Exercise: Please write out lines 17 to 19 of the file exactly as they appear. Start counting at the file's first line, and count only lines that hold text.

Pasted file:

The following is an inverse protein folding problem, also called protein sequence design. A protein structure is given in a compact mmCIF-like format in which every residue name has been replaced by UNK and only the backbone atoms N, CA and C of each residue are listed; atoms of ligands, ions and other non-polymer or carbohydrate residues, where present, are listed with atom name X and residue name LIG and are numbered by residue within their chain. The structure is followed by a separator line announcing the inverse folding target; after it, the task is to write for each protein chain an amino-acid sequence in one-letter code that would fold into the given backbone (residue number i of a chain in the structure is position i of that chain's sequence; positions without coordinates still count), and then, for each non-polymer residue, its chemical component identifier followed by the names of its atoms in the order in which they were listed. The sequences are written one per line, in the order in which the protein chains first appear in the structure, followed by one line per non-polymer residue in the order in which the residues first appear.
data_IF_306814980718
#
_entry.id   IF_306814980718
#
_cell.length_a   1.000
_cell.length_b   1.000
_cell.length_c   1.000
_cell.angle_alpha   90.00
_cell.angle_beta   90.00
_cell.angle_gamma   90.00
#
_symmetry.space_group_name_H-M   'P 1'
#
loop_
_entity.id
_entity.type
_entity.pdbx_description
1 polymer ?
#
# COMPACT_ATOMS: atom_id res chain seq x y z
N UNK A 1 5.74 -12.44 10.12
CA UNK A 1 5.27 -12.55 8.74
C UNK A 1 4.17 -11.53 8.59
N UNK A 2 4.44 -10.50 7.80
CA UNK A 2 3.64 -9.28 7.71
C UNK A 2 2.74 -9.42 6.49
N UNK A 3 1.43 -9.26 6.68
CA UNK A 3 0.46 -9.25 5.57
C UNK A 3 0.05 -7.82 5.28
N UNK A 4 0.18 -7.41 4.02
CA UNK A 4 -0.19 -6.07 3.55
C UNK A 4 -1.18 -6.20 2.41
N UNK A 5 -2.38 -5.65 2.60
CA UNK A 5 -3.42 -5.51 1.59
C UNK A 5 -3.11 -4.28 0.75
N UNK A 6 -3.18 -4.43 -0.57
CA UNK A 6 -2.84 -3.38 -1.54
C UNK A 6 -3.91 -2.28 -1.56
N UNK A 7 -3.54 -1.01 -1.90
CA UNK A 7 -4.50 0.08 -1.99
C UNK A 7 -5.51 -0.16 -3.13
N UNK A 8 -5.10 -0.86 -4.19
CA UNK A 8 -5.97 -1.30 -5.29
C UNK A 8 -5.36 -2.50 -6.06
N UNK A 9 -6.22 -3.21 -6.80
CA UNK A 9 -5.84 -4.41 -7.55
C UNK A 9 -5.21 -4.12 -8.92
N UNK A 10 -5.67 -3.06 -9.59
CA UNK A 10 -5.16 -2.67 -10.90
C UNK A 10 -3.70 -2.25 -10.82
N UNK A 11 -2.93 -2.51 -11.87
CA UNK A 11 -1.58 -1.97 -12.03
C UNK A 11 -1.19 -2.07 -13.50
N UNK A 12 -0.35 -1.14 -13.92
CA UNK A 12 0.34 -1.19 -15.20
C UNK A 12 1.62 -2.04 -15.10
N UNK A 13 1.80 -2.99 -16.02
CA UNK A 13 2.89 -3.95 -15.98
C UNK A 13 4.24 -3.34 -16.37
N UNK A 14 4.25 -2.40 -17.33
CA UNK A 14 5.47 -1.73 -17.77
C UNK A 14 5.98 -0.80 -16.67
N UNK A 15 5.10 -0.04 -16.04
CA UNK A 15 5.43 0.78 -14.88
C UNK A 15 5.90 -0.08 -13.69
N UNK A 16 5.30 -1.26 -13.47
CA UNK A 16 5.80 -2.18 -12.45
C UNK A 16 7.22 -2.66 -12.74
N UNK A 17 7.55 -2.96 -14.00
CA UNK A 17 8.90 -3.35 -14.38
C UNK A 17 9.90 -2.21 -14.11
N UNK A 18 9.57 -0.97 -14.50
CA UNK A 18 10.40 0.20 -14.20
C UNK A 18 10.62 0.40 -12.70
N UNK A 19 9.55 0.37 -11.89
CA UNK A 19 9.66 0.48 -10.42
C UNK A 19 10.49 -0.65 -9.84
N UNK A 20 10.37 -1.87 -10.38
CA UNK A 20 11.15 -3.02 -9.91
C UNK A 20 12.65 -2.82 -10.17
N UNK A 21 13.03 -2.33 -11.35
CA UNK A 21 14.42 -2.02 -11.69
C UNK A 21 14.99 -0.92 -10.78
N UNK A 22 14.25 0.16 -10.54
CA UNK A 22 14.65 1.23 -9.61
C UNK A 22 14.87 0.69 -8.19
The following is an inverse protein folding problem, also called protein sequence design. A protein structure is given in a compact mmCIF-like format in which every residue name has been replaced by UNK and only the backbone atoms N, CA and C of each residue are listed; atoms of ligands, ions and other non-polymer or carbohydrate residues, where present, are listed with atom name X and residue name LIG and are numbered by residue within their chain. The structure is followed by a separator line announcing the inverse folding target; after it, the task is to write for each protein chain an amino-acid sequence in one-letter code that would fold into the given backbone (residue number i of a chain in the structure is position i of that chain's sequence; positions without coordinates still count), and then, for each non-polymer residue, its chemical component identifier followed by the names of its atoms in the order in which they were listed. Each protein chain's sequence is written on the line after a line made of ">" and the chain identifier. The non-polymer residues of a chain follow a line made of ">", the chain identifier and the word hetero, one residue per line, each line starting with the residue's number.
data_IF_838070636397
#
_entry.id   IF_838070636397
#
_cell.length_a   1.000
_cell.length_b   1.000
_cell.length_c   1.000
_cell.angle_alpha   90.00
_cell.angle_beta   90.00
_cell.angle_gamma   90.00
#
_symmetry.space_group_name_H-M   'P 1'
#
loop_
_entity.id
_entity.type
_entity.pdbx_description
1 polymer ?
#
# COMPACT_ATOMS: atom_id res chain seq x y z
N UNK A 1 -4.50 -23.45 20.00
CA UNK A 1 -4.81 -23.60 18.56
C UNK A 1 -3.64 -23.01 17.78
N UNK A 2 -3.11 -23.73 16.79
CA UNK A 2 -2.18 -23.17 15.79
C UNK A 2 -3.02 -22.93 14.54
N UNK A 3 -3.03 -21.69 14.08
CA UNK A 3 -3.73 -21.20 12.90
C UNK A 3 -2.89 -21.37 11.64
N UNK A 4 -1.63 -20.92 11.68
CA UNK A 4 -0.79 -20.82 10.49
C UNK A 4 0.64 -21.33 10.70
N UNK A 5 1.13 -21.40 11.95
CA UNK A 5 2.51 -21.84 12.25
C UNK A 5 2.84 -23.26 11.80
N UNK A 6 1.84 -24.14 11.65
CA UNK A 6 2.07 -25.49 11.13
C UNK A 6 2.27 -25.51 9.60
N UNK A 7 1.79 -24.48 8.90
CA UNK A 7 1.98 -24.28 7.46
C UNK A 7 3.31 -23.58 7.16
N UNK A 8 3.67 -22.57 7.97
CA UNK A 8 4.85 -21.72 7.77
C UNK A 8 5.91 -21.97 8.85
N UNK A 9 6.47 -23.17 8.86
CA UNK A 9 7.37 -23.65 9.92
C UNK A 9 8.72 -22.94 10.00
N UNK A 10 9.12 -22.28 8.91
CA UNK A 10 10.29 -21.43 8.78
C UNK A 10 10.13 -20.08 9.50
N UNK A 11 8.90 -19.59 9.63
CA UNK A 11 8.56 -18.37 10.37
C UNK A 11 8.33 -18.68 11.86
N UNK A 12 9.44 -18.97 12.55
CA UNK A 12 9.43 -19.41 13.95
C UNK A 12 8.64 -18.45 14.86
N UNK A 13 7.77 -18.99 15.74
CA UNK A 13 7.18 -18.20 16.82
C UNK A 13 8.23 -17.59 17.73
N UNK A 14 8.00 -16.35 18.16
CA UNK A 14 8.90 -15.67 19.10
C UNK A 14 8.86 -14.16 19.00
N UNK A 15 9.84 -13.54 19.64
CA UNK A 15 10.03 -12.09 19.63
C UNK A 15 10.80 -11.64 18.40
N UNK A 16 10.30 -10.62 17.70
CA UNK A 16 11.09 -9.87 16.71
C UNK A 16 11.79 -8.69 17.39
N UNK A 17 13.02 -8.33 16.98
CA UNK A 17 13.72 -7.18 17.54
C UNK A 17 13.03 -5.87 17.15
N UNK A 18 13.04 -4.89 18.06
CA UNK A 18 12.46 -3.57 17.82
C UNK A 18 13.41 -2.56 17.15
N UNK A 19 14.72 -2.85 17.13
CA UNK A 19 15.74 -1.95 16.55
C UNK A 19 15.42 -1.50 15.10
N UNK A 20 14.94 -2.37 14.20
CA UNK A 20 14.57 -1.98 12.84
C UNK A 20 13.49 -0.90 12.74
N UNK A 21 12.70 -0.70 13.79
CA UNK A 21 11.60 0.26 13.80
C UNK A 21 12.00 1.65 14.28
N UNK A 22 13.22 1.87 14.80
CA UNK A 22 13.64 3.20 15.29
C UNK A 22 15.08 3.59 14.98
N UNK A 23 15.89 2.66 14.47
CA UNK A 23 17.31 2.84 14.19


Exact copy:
_entity.type
_entity.pdbx_description
1 polymer ?